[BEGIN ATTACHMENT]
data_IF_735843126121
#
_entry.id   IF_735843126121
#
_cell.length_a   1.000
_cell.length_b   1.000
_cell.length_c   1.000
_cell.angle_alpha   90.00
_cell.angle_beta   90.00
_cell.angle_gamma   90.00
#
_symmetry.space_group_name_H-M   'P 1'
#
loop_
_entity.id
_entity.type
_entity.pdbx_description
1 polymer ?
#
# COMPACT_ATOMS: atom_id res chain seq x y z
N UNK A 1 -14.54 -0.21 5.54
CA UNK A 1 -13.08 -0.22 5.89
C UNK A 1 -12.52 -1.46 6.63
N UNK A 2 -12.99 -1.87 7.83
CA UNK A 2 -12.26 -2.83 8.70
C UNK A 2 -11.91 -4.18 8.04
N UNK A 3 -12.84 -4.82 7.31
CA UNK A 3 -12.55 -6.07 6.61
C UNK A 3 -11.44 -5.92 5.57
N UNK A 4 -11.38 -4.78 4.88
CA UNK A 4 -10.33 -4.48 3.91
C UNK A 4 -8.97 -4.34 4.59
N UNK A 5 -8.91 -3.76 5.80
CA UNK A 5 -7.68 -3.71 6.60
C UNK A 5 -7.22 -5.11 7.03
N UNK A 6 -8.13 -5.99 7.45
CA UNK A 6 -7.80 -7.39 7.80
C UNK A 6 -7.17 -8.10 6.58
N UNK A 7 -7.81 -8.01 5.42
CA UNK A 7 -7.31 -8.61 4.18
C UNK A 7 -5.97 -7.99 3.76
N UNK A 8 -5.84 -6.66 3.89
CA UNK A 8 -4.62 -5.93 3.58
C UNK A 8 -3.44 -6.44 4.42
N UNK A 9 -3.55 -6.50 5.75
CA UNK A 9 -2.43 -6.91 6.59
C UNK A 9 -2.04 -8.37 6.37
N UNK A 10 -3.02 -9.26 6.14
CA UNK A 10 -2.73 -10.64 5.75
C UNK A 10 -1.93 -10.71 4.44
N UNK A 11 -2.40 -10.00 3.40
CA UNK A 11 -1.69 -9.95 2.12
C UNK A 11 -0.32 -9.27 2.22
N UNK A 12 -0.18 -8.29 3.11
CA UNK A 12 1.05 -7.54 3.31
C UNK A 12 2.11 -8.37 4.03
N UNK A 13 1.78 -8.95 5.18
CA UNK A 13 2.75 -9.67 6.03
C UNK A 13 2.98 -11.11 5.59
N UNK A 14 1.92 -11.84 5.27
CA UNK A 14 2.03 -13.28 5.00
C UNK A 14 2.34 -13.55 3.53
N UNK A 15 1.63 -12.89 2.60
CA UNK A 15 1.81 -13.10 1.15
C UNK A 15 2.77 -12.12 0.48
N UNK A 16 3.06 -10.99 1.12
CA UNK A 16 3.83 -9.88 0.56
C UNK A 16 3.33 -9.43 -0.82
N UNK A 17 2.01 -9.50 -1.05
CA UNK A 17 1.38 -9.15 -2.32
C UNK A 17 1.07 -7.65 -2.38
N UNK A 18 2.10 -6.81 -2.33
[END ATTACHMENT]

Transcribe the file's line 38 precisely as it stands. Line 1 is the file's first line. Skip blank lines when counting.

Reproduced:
C UNK A 6 -7.17 -8.10 6.58